Building things is not something I’m a natural at. It’s not an intuitive trait or ability of mine. On a scale of 1 to 10, I’d say I’m probably a three. I might be a bit harsh, but I’m certainly not a 6 or 7.
When I tackle a project, it always seems to take me longer than I planned; or longer than the length of time that a skilled craftsman would accomplish the task in.
Acquiring these skills is probably a good thing. Hiring people to do work always costs more than taking a DIY approach. Labor costs money and skilled labor costs more.
Interestingly, the work I’ve hired out to have done has been done hit-or-miss. By that I mean that some of the work wasn’t as high quality as I’d have expected. I’ve had several things built; like decks, stairs, and none of them were done perfectly, or demonstrated pride of craftsmanship. Several times I’ve noted elements of the work as being less than perfect. I’ve even had to go back and “fix” something afterwards.
At the same time, when I’ve taken on a project myself, I’ve done a good job, even if it took longer. I may have had to back up and redo one thing or another or even vowed to never tackle building “one damn thing” ever again. After I was done, however, I felt a sense of pride and accomplishment.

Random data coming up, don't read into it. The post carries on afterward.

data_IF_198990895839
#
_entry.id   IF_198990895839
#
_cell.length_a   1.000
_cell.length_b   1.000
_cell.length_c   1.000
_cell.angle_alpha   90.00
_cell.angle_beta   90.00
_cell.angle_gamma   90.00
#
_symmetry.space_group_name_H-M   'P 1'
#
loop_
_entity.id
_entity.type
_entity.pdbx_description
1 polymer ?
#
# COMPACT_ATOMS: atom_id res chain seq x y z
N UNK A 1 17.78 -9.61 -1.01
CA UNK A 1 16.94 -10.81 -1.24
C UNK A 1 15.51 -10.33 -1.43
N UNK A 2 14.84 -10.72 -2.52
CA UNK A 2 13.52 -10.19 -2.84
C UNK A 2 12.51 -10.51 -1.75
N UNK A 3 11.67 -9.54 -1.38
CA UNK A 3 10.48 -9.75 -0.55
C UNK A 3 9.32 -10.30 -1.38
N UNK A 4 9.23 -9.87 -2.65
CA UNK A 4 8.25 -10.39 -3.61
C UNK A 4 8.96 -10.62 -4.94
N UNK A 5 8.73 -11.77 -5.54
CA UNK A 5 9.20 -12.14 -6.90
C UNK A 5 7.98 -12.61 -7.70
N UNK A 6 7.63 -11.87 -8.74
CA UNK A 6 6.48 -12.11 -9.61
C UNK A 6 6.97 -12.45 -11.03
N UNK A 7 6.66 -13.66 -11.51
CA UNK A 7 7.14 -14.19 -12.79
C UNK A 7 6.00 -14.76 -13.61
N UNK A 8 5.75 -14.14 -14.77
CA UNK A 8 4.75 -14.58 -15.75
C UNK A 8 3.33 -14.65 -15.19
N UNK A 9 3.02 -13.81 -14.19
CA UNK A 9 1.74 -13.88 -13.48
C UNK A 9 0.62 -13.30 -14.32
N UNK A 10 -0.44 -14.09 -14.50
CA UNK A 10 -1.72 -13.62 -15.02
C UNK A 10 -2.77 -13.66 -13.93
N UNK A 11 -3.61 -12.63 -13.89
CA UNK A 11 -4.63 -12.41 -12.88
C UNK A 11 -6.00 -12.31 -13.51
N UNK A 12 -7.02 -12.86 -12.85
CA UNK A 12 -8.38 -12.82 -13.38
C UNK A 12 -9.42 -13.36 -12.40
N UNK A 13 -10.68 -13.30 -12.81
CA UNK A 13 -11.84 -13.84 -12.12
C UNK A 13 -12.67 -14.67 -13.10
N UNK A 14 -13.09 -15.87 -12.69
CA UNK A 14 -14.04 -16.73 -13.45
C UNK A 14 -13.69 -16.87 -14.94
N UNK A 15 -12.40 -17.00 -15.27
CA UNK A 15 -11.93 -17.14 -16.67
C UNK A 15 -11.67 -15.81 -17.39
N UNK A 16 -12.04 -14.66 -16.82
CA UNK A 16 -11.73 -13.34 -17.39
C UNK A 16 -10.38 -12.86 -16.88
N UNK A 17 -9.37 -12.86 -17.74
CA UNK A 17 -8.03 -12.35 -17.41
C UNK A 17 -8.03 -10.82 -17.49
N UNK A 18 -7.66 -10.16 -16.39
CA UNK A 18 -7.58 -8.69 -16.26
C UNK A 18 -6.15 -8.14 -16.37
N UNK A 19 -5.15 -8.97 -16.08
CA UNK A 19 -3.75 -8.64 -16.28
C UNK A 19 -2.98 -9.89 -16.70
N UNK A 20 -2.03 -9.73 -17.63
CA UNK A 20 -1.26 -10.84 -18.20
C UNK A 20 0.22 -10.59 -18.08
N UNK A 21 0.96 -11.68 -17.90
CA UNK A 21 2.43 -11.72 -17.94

I can be a procrastinator. Last November, I put in a dry stone walkway, or at least a section of a walkway, in front of our mudroom stairs. It was a labor-intensive project, but when I finished the 8 X 4 area, I was quite pleased. We’ve enjoyed having something permanent, as opposed to some of the jerry-rigged platforms we’ve laid down, especially during the wet and muddy parts of the year.
Yesterday, I finally got around to framing the paving stones with landscaping ties. It helps better stabilize the walkway, looks better, and is one more step towards eventually extending this out.
It was a Friday and I didn’t have to engage in paid work, so I blocked the day for the project. It was a good thing because I was at the task from about 8:00, when I headed out to the lawn and garden store, until 5:00, when I finished picking up the last of my tools, power cords, shovel, etc. There were a few breaks during that period; for lunch, to answer a few emails, and also, I vacuumed out my car. Go figure.
Each time I tackle a project, I learn something new and slowly add a few more skills that might come in handy down the road.
Who says you can’t teach an old dog new tricks?
Note: The tape rule I was using yesterday to take my measurements was a 25-foot Stanley tape, given to me by my late father-in-law, 30 years ago. Joe gave me several tools when I married his daughter. He’d be happy to know that I’m a bit better at building things than I used to be.